Not as Hard as it Sounds

I am, admittedly, a geek. This makes me a bit more technically savvy than some people.

But… the truth of the matter is that this really isn’t hard to set up. The IndieWebCamp website provides an enormous wealth of information to help you get started using the principles of the IndieWeb community.

And it can begin with something as simple as grabbing a personal domain name and setting up a simple WordPress site, where if you use the self-hosted version I’ve linked to, you’ll have the ability to publish and syndicate your content using some simple plugins. Alternatively, you could use Known, which has POSSE capabilities (and many others) baked right in.

There are loads of resources on the web to help you take steps toward owning and controlling your own data.

Note: For those who live in or around Sarasota, if there’s enough interest, I’d be open to starting a local group (perhaps something of a Homebrew Website Club), to help facilitate getting people started on this journey. Respond in the comments below or hit me up on Twitter if you’re interested.

Personal Note of Gratitude

I’m indebted to a long series of leaders who have worked to create the open web and have personally influenced me over a number of years to get to where I am today in my thinking. There are many, but I’d like to personally thank a few who have had a greater direct impact on me personally. They are:

  • Matt Mullenweg, co-founder of WordPress. Matt helped me understand the important role of open source software, and although he didn’t invent the phrase, he personally (through his writings) introduced me to the idea of “free as in speech, not free as in beer.”
  • Kevin Marks, advocate for the open web whose tech career includes many of the giants (e.g. Google, Apple, Salesforce, and more). Kevin understands the technology, the ethical and societal implications of factors effecting the open web, and has taken on the responsibility of serving as a leader in many ways, including in the IndieWeb community.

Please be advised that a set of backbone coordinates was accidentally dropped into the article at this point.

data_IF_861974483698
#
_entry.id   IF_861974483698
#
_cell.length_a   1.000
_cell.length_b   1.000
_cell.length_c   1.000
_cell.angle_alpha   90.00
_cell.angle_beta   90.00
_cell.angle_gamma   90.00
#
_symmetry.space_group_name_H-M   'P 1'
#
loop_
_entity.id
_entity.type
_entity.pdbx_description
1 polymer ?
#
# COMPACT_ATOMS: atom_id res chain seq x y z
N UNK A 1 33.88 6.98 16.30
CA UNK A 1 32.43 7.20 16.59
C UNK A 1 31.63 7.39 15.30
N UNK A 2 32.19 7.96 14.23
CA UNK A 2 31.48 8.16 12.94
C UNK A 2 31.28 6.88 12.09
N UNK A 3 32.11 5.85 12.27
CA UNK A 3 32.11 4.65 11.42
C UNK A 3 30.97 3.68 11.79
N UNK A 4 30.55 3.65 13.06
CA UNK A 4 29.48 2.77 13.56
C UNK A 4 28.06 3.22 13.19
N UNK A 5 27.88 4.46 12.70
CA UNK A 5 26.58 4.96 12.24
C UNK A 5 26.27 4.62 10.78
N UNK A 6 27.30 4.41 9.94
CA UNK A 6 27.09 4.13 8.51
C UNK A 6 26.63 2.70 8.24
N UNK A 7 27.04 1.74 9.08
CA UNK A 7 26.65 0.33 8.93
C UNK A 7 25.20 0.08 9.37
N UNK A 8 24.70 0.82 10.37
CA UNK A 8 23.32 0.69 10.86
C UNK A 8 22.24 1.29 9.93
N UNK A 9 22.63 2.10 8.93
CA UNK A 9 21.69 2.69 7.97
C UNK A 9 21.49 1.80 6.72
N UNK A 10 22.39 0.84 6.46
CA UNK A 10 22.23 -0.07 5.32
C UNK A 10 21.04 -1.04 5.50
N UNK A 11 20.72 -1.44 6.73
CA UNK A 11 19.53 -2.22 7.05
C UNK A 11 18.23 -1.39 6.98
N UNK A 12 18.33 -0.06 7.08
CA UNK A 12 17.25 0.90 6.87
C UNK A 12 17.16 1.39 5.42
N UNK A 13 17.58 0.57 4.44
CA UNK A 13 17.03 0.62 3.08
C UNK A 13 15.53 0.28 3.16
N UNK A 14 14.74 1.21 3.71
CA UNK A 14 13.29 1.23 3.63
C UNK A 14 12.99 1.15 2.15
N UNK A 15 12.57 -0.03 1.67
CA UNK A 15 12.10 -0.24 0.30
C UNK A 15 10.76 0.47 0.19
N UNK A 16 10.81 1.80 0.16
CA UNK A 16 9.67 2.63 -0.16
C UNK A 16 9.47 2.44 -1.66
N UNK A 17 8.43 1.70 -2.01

• Ben Werdmuller, co-founder of Known. Ben and his co-founder, Erin Jo Richey, have also stepped up as leaders, not only creating technology, but endeavoring to live out the principles of the open web.
  • Leo Laporte, founder of TWiT. As a broadcaster, podcaster, and tech journalist, Leo was instrumental in introducing me to people like Kevin Marks and Ben Werdmuller by creating and providing a platform for concepts like these to be discussed.

As I said, there are plenty more I could mention. In today’s world of the internet, we all owe an incredible debt of gratitude to many who have worked tirelessly and often selflessly to create one of the greatest platforms for free speech in all of history. Their legacy is invaluable, but is now entrusted to us.

Let’s not screw it up.


*I’ve got most of them. They’re stored on a series of hard drives and are largely uncatalogued and cumbersome to access. Obviously, I need to do something about that.

Privacy Implications of Listening Devices

A post (warning: offensive language) made it to the top of the /r/technology subreddit on reddit.com today that highlighted a disturbing statement from the Samsung Smart TV Privacy Policy:

Please be aware that if your spoken words include personal or other sensitive information, that information will be among the data captured and transmitted to a third party through your use of Voice Recognition.

For the record, I don’t own a Samsung Smart TV. And this sentence doesn’t say anything that any of us wouldn’t have guessed… had we thought about it.

But… how many devices do we own today that are listening all the time? And exactly how much of what we say is being recorded and sent to 3rd parties for “voice recognition?”1

I can think of a handful of other devices which are actively listening all the time and are often found in our homes (like the Xbox One / Kinect) or even on our persons (e.g. Google Now on Android — “OK Google” anyone?) and in newer automobiles.

Samsung’s privacy policy is the first instance I can think of wherein I’ve actually read a warning that your “personal” or “sensitive” information may actually be leaking to 3rd parties.

Unnecessary Cause for Alarm?

I would imagine that the bulk of information being transmitted out of our living rooms via Samsung TVs is largely uninteresting to anyone.

But what are the policies that govern the storage (long term or short term) of this data? How sophisticated are the tools that interpret speech? Are transcripts of this speech stored separately or together with audio recordings?

What government agencies have or will gain access to either audio recordings or speech transcripts?

Perhaps the data doesn’t get stored by anyone for any longer than it takes to decide if you’ve issued a command to your device. And maybe there is no reason to even question what happens to all of the information scooped up by these listening devices.

I don’t want to sound like a conspiratorial alarmist. But on the other hand, maybe keeping some tinfoil close by isn’t such a bad idea…